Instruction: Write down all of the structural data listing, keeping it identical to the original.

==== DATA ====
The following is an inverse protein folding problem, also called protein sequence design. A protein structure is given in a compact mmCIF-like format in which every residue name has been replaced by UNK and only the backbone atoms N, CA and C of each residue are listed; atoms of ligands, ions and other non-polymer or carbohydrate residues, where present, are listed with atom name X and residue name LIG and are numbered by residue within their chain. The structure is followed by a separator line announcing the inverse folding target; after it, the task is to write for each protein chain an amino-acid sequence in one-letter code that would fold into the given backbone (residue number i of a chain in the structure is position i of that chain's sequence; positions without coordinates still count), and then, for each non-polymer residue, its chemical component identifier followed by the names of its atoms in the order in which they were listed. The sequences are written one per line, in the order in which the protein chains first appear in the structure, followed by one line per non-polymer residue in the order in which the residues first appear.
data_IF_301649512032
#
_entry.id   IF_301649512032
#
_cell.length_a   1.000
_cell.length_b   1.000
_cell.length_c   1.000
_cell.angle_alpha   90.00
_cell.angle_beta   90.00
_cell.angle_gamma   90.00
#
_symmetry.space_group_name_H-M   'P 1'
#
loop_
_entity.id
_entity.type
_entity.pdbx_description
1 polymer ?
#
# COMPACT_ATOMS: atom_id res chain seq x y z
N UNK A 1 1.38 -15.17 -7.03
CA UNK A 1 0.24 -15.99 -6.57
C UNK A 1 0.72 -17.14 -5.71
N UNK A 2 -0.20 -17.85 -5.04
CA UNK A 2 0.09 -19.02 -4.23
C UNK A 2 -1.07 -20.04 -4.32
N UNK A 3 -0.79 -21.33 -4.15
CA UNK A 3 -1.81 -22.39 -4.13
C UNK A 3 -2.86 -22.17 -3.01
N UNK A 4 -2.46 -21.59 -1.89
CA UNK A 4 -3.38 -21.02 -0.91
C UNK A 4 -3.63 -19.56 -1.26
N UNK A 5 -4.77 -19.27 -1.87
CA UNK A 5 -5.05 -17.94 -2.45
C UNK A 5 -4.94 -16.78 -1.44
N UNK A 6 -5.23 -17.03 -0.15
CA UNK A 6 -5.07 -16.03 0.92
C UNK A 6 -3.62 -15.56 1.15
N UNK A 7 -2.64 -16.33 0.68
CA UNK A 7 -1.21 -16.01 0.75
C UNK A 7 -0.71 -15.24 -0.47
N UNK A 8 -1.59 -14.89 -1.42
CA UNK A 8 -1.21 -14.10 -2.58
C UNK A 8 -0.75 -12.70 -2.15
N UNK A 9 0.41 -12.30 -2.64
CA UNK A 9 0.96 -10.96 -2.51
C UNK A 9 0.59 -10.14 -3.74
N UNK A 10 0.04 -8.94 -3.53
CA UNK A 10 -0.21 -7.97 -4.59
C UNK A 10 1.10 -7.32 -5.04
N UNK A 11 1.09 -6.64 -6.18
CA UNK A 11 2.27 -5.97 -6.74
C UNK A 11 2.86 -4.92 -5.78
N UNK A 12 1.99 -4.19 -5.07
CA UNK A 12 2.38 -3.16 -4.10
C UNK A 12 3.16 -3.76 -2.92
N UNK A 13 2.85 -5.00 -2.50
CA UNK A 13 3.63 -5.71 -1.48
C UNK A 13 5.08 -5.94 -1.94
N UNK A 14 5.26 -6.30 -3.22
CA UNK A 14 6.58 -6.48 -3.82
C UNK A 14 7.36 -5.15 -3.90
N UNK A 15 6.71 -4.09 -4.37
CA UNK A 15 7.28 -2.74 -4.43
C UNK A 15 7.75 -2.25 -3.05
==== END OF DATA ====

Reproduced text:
The following is an inverse protein folding problem, also called protein sequence design. A protein structure is given in a compact mmCIF-like format in which every residue name has been replaced by UNK and only the backbone atoms N, CA and C of each residue are listed; atoms of ligands, ions and other non-polymer or carbohydrate residues, where present, are listed with atom name X and residue name LIG and are numbered by residue within their chain. The structure is followed by a separator line announcing the inverse folding target; after it, the task is to write for each protein chain an amino-acid sequence in one-letter code that would fold into the given backbone (residue number i of a chain in the structure is position i of that chain's sequence; positions without coordinates still count), and then, for each non-polymer residue, its chemical component identifier followed by the names of its atoms in the order in which they were listed. The sequences are written one per line, in the order in which the protein chains first appear in the structure, followed by one line per non-polymer residue in the order in which the residues first appear.
data_IF_301649512032
#
_entry.id   IF_301649512032
#
_cell.length_a   1.000
_cell.length_b   1.000
_cell.length_c   1.000
_cell.angle_alpha   90.00
_cell.angle_beta   90.00
_cell.angle_gamma   90.00
#
_symmetry.space_group_name_H-M   'P 1'
#
loop_
_entity.id
_entity.type
_entity.pdbx_description
1 polymer ?
#
# COMPACT_ATOMS: atom_id res chain seq x y z
N UNK A 1 1.38 -15.17 -7.03
CA UNK A 1 0.24 -15.99 -6.57
C UNK A 1 0.72 -17.14 -5.71
N UNK A 2 -0.20 -17.85 -5.04
CA UNK A 2 0.09 -19.02 -4.23
C UNK A 2 -1.07 -20.04 -4.32
N UNK A 3 -0.79 -21.33 -4.15
CA UNK A 3 -1.81 -22.39 -4.13
C UNK A 3 -2.86 -22.17 -3.01
N UNK A 4 -2.46 -21.59 -1.89
CA UNK A 4 -3.38 -21.02 -0.91
C UNK A 4 -3.63 -19.56 -1.26
N UNK A 5 -4.77 -19.27 -1.87
CA UNK A 5 -5.05 -17.94 -2.45
C UNK A 5 -4.94 -16.78 -1.44
N UNK A 6 -5.23 -17.03 -0.15
CA UNK A 6 -5.07 -16.03 0.92
C UNK A 6 -3.62 -15.56 1.15
N UNK A 7 -2.64 -16.33 0.68
CA UNK A 7 -1.21 -16.01 0.75
C UNK A 7 -0.71 -15.24 -0.47
N UNK A 8 -1.59 -14.89 -1.42
CA UNK A 8 -1.21 -14.10 -2.58
C UNK A 8 -0.75 -12.70 -2.15
N UNK A 9 0.41 -12.30 -2.64
CA UNK A 9 0.96 -10.96 -2.51
C UNK A 9 0.59 -10.14 -3.74
N UNK A 10 0.04 -8.94 -3.53
CA UNK A 10 -0.21 -7.97 -4.59
C UNK A 10 1.10 -7.32 -5.04
N UNK A 11 1.09 -6.64 -6.18
CA UNK A 11 2.27 -5.97 -6.74
C UNK A 11 2.86 -4.92 -5.78
N UNK A 12 1.99 -4.19 -5.07
CA UNK A 12 2.38 -3.16 -4.10
C UNK A 12 3.16 -3.76 -2.92
N UNK A 13 2.85 -5.00 -2.50
CA UNK A 13 3.63 -5.71 -1.48
C UNK A 13 5.08 -5.94 -1.94
N UNK A 14 5.26 -6.30 -3.22
CA UNK A 14 6.58 -6.48 -3.82
C UNK A 14 7.36 -5.15 -3.90
N UNK A 15 6.71 -4.09 -4.37
CA UNK A 15 7.28 -2.74 -4.43
C UNK A 15 7.75 -2.25 -3.05